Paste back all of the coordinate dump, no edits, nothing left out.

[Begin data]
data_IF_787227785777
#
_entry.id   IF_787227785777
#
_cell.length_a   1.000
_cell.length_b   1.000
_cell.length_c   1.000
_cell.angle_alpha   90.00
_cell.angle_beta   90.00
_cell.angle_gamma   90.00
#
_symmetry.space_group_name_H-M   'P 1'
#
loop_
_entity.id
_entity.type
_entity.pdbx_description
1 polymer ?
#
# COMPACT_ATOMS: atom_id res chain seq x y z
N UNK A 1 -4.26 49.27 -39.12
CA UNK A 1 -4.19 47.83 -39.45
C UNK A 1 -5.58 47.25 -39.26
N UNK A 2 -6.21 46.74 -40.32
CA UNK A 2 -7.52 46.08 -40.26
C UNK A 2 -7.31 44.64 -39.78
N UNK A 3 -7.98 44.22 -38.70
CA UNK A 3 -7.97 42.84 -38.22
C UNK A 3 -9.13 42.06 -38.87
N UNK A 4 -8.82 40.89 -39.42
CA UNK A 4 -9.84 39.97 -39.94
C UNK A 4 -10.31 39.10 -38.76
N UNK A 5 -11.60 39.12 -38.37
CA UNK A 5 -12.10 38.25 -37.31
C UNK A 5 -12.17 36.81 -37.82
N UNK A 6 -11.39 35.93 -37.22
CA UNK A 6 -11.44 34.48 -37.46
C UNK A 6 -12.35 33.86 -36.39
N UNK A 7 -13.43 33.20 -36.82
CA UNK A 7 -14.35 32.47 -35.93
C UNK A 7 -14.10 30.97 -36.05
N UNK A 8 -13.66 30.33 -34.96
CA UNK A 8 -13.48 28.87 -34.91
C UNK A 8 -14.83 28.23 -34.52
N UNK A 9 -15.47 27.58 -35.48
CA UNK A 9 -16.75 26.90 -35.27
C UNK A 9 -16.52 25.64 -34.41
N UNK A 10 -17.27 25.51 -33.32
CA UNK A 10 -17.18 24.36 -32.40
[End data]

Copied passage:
data_IF_787227785777
#
_entry.id   IF_787227785777
#
_cell.length_a   1.000
_cell.length_b   1.000
_cell.length_c   1.000
_cell.angle_alpha   90.00
_cell.angle_beta   90.00
_cell.angle_gamma   90.00
#
_symmetry.space_group_name_H-M   'P 1'
#
loop_
_entity.id
_entity.type
_entity.pdbx_description
1 polymer ?
#
# COMPACT_ATOMS: atom_id res chain seq x y z
N UNK A 1 -4.26 49.27 -39.12
CA UNK A 1 -4.19 47.83 -39.45
C UNK A 1 -5.58 47.25 -39.26
N UNK A 2 -6.21 46.74 -40.32
CA UNK A 2 -7.52 46.08 -40.26
C UNK A 2 -7.31 44.64 -39.78
N UNK A 3 -7.98 44.22 -38.70
CA UNK A 3 -7.97 42.84 -38.22
C UNK A 3 -9.13 42.06 -38.87
N UNK A 4 -8.82 40.89 -39.42
CA UNK A 4 -9.84 39.97 -39.94
C UNK A 4 -10.31 39.10 -38.76
N UNK A 5 -11.60 39.12 -38.37
CA UNK A 5 -12.10 38.25 -37.31
C UNK A 5 -12.17 36.81 -37.82
N UNK A 6 -11.39 35.93 -37.22
CA UNK A 6 -11.44 34.48 -37.46
C UNK A 6 -12.35 33.86 -36.39
N UNK A 7 -13.43 33.20 -36.82
CA UNK A 7 -14.35 32.47 -35.93
C UNK A 7 -14.10 30.97 -36.05
N UNK A 8 -13.66 30.33 -34.96
CA UNK A 8 -13.48 28.87 -34.91
C UNK A 8 -14.83 28.23 -34.52
N UNK A 9 -15.47 27.58 -35.48
CA UNK A 9 -16.75 26.90 -35.27
C UNK A 9 -16.52 25.64 -34.41
N UNK A 10 -17.27 25.51 -33.32
CA UNK A 10 -17.18 24.36 -32.40